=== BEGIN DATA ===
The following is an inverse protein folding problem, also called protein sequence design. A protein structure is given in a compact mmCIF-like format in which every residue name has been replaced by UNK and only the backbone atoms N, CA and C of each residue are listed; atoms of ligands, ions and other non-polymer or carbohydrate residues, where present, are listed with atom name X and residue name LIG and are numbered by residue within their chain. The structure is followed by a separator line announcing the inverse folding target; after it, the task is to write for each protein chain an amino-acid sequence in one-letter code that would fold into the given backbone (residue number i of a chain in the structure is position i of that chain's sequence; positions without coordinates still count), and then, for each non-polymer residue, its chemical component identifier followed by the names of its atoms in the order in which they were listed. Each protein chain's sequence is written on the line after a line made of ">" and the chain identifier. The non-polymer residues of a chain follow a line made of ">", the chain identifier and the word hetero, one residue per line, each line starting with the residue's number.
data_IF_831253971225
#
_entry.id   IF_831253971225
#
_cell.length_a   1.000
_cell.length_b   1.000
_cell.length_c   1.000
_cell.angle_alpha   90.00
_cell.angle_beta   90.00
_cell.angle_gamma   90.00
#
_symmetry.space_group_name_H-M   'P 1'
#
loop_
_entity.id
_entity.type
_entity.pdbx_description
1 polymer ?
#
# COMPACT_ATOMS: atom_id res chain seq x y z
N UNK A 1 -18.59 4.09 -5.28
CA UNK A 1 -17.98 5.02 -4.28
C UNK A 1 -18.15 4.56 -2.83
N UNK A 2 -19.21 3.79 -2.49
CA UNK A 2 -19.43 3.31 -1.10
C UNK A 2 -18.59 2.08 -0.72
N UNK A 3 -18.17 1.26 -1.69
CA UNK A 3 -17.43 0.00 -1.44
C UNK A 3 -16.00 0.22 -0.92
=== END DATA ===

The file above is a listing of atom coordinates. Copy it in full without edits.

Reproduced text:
The following is an inverse protein folding problem, also called protein sequence design. A protein structure is given in a compact mmCIF-like format in which every residue name has been replaced by UNK and only the backbone atoms N, CA and C of each residue are listed; atoms of ligands, ions and other non-polymer or carbohydrate residues, where present, are listed with atom name X and residue name LIG and are numbered by residue within their chain. The structure is followed by a separator line announcing the inverse folding target; after it, the task is to write for each protein chain an amino-acid sequence in one-letter code that would fold into the given backbone (residue number i of a chain in the structure is position i of that chain's sequence; positions without coordinates still count), and then, for each non-polymer residue, its chemical component identifier followed by the names of its atoms in the order in which they were listed. Each protein chain's sequence is written on the line after a line made of ">" and the chain identifier. The non-polymer residues of a chain follow a line made of ">", the chain identifier and the word hetero, one residue per line, each line starting with the residue's number.
data_IF_831253971225
#
_entry.id   IF_831253971225
#
_cell.length_a   1.000
_cell.length_b   1.000
_cell.length_c   1.000
_cell.angle_alpha   90.00
_cell.angle_beta   90.00
_cell.angle_gamma   90.00
#
_symmetry.space_group_name_H-M   'P 1'
#
loop_
_entity.id
_entity.type
_entity.pdbx_description
1 polymer ?
#
# COMPACT_ATOMS: atom_id res chain seq x y z
N UNK A 1 -18.59 4.09 -5.28
CA UNK A 1 -17.98 5.02 -4.28
C UNK A 1 -18.15 4.56 -2.83
N UNK A 2 -19.21 3.79 -2.49
CA UNK A 2 -19.43 3.31 -1.10
C UNK A 2 -18.59 2.08 -0.72
N UNK A 3 -18.17 1.26 -1.69
CA UNK A 3 -17.43 0.00 -1.44
C UNK A 3 -16.00 0.22 -0.92